Finally, I would like to share this quote:
“All slaves want to be free—to be free is very sweet. I have been a slave myself—I know what slaves feel—I can tell by myself what other slaves feel and by what they have told me. The man that says slaves be quite happy in slavery—that they don’t want to be free—that man is either ignorant or a lying person. I never heard a slave say so.” ~ Mary Prince (1831) Bermudan author who was once a slave)
If you’re not vegan, please go vegan. It’s much easier than you think. Please start here
i I put “meat” in quotes to indicate that this word is one that, in English, is used to create cognitive distance between reality and our comfort. In general, saying we eat flesh has far more emotional accuracy. Likewise, we disguise our actions by a double system of labeling: e.g. a cow becomes “beef”, a pig, “pork”, a sheep “mutton”.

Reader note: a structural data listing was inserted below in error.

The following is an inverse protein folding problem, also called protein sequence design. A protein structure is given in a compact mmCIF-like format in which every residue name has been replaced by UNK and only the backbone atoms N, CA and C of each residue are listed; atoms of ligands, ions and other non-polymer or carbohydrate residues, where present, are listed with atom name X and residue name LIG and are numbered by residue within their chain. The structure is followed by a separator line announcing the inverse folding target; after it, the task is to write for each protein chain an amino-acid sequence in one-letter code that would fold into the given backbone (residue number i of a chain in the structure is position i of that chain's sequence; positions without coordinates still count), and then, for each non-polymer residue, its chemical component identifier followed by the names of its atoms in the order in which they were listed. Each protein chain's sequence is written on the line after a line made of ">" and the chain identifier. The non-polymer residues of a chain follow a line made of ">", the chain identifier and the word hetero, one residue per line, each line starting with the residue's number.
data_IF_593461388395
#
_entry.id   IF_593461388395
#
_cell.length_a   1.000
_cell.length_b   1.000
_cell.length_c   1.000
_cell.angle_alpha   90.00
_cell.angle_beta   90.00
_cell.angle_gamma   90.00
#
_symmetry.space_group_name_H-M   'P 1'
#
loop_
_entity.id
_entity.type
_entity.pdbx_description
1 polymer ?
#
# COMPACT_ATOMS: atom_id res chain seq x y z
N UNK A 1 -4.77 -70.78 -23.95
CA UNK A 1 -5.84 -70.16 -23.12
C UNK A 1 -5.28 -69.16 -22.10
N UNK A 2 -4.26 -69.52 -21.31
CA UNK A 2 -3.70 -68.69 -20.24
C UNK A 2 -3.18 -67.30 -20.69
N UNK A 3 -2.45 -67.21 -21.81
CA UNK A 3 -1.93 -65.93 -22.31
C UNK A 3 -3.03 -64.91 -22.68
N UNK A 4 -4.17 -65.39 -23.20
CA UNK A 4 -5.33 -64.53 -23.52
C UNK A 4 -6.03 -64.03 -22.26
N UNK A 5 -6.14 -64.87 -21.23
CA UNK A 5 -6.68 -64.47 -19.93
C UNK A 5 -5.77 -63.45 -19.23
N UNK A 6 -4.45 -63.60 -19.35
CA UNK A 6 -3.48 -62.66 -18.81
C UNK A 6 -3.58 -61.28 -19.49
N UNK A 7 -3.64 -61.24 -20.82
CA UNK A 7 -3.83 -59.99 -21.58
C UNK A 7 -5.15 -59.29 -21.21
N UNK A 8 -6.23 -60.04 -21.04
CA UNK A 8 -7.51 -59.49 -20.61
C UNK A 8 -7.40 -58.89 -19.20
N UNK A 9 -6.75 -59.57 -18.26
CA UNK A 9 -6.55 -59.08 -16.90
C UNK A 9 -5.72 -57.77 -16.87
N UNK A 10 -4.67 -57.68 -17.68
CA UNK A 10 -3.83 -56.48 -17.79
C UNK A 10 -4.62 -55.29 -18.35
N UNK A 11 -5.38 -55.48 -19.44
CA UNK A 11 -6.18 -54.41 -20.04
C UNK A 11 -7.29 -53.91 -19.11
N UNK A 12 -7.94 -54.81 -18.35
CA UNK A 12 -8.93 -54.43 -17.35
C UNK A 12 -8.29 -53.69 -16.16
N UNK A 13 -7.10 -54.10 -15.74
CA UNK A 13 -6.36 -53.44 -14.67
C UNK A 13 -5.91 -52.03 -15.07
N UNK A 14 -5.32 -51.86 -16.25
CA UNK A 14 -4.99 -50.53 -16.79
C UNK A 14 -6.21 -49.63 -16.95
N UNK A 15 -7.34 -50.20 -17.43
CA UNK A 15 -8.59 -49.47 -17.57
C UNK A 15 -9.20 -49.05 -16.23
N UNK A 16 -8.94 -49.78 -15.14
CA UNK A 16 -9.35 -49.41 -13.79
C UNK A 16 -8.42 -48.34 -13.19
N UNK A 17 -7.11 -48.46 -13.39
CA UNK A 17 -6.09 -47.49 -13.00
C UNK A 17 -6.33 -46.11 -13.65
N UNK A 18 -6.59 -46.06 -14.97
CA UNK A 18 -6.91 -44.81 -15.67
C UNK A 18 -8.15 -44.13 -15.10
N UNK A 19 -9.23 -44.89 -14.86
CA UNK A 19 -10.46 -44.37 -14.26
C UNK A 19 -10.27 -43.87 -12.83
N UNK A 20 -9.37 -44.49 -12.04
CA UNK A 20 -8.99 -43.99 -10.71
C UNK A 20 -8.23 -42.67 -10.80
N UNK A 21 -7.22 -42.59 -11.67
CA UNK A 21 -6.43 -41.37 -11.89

ii I focus on flesh consumption in describing my early life, not because I think eating animals is more significant than other forms of animal use, but because that is what people around me focused on. Likewise, in later references to Buddhism, teachers focus on eating “meat”, and did not even consider other animal products or many forms of animal use were the result of violence. As a vegan, I see any use of animals as equally morally unjustifiable, and do not personally make distinctions between eating animals or animal products and other forms of animal use. All use is morally unjustifiable.